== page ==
Friday, 1 May 2009


"History is written by the victors. Art is written by the people."

That's my own quote. It describes my feelings lately on history. It's a common phrase that history is written by the victors and the successful. But not only is history very one-sided, it also generally suffers from two things: 1) the blessing/curse of hindsight and 2) being written by someone who wasn't there. The result is probably not very indicative of what life was really like. These histories also have a tendency to not only present, but form opinions on the events. What inevitably occurs then is that while reading the history one acquires someone else's opinion of that moment in history rather than forming their own.

Art is completely different. Art by its very nature is connected to the life and events and morality and beliefs of a people. A novel is more than a story, a painting is more than a picture, a film is more than a movie, a song is more than music. The style of a painting relates the pain or joy or opulence or poverty of an era and tell you much more than whatever the subject actually is. The form of a story conveys the emotions in the author's voice as much as a character's dialogue. The wedding of music and lyrics combine to create powerful interpretation of the musician's lifetime. The themes of a film and the manner at which the filmmaker goes about presenting them speaks volumes of the society in which s/he dwells.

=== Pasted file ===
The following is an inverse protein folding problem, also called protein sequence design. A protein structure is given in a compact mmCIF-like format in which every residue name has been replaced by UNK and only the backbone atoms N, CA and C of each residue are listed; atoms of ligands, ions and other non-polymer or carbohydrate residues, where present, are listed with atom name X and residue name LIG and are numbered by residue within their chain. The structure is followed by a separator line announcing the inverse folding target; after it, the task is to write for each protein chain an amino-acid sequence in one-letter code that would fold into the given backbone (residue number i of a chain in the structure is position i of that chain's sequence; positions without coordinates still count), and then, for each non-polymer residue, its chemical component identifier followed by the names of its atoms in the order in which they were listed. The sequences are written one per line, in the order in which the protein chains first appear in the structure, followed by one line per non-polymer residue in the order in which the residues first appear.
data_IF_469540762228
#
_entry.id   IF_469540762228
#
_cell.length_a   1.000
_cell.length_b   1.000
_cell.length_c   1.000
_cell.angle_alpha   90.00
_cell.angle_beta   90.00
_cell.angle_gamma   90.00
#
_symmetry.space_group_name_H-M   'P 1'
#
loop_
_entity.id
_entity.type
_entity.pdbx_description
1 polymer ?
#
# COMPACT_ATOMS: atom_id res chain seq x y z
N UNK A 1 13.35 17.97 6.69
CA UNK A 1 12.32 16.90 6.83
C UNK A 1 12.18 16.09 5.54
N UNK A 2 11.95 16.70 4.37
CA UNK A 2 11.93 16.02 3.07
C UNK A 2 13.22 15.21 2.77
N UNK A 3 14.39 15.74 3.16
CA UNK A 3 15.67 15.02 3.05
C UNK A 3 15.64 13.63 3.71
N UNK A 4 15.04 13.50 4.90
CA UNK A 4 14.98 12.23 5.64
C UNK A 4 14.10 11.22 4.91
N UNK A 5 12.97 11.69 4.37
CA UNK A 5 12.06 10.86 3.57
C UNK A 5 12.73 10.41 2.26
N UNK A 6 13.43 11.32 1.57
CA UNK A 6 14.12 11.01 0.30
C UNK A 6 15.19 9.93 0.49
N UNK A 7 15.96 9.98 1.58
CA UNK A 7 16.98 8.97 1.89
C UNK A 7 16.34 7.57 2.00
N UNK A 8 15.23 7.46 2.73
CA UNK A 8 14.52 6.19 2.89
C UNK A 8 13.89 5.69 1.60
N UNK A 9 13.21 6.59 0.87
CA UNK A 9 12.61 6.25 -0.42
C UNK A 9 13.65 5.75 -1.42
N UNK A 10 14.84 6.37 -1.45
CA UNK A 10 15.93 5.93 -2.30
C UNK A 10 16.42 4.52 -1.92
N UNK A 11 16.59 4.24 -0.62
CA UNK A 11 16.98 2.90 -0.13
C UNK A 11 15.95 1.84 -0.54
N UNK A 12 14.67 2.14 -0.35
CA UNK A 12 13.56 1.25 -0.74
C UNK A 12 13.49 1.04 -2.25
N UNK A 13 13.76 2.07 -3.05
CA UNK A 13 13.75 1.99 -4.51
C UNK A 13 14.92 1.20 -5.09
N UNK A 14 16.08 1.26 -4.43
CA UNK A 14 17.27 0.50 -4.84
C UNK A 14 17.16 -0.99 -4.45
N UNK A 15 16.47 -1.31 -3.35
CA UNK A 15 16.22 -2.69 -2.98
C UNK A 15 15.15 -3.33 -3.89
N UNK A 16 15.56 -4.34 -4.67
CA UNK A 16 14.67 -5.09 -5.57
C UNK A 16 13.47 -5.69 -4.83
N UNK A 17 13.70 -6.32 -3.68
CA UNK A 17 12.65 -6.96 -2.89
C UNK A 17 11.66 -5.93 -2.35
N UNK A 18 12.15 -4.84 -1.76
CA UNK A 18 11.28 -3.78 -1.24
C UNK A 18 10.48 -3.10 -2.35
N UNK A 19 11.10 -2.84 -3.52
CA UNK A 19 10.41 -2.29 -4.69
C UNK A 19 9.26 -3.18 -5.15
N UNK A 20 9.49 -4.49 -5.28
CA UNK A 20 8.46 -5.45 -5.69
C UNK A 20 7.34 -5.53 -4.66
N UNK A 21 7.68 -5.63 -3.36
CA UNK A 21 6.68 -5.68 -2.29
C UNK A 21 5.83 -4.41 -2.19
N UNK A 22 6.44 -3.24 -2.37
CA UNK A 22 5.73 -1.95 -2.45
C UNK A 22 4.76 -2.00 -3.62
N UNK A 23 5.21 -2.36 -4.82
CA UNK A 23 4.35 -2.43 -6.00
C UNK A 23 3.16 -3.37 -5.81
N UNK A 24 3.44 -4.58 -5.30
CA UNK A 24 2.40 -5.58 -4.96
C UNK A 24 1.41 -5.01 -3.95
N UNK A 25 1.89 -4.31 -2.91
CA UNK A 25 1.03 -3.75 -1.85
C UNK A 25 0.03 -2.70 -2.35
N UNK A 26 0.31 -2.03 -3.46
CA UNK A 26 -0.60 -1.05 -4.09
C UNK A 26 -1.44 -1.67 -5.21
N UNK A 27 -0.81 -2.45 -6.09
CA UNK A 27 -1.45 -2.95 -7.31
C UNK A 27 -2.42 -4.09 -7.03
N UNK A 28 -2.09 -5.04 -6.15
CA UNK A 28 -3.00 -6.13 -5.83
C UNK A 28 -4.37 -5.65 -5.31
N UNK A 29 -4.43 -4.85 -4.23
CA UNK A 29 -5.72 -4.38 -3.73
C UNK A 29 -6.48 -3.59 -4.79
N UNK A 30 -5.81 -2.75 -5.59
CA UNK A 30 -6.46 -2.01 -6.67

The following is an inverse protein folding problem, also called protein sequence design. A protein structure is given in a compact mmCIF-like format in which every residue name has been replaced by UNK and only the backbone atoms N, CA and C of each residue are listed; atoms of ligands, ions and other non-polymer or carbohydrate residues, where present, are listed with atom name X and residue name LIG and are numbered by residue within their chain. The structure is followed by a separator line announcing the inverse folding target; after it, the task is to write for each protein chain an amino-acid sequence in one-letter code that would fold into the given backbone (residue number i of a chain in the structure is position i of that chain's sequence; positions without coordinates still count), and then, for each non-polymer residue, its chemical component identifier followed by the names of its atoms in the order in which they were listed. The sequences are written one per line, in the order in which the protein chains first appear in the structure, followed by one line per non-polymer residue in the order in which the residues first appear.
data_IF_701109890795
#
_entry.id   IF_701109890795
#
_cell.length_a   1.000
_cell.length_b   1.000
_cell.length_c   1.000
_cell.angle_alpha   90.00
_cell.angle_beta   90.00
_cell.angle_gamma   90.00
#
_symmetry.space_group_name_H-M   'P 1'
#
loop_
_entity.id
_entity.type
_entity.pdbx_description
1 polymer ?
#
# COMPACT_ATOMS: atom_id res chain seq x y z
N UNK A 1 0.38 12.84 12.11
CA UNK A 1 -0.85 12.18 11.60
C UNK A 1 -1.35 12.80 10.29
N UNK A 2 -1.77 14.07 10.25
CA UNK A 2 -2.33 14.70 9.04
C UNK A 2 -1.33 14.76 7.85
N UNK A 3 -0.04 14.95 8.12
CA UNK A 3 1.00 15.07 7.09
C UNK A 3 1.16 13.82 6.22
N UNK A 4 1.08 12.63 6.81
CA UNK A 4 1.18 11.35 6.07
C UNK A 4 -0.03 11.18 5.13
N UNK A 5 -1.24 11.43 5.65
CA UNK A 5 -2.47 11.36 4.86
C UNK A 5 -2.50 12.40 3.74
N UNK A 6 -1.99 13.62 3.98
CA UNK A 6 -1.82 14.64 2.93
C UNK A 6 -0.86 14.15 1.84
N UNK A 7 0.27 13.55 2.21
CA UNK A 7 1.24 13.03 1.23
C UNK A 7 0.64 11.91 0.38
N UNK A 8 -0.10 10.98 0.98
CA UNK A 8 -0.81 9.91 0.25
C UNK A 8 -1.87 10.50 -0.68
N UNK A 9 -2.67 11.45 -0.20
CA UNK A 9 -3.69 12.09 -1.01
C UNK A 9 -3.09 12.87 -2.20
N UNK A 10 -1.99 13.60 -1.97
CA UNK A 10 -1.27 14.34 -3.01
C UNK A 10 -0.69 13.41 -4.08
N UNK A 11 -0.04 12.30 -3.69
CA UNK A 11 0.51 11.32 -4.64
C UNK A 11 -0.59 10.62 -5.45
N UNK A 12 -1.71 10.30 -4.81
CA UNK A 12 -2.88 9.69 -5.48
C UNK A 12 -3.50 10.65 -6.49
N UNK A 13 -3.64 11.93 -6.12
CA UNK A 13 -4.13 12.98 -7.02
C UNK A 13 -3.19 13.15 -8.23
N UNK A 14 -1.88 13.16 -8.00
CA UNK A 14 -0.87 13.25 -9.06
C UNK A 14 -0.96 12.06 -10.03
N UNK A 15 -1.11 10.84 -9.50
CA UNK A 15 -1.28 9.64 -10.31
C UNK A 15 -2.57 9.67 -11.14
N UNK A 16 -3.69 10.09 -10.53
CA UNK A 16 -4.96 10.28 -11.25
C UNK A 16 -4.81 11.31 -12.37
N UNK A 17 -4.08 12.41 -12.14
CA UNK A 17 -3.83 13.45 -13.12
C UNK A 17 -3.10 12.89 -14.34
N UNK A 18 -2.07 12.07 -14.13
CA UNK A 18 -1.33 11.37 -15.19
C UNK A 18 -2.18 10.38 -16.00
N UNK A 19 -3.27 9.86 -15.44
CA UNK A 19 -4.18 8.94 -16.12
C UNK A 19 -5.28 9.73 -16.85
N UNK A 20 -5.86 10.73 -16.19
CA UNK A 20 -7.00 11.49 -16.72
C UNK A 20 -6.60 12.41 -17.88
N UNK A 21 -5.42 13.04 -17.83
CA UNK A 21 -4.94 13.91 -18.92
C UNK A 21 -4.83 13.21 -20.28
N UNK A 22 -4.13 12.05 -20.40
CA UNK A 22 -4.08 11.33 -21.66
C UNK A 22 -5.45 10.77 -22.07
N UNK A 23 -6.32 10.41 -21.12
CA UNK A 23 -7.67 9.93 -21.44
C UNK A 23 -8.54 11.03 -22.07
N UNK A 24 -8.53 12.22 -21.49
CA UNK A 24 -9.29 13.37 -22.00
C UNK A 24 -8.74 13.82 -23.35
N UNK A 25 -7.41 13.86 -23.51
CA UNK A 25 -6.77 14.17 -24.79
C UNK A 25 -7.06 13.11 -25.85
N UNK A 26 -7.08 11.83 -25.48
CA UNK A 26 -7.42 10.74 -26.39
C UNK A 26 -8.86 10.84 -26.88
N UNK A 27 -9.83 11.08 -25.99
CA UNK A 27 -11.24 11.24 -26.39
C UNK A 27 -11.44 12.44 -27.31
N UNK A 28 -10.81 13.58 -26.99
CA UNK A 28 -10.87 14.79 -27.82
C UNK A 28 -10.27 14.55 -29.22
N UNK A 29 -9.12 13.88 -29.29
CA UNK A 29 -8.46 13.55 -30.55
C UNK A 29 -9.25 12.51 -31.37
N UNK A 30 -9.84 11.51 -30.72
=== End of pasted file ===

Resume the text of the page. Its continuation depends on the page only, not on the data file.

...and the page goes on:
I think perhaps one of the best ways to learn about a period in history, then, is to go out and experience the art of that time. A history book might be an easy way to have it all compiled, but then it also comes pre-judged. The more novice one is in regards to art criticism and historical knowledge, the more pure a conclusion they would reach. Read a book and some poetry, wander through an art gallery, soak in the music, engage in a film. Use as many and as varied sources as you can find. Then come to your own conclusion. Are there similar themes, styles, trends that transcend the different forms of art? How does the art from two different countries of the same period compare (like "A Tale of Two Cities" vs. "Les Miserables")? How does art from your own country evolve over time? Even without knowing any of the actual historical events, you might be surprised how accurate your reconstruction is. Art is powerful. Art speaks to the soul. Art is the touch of one person on another's life.

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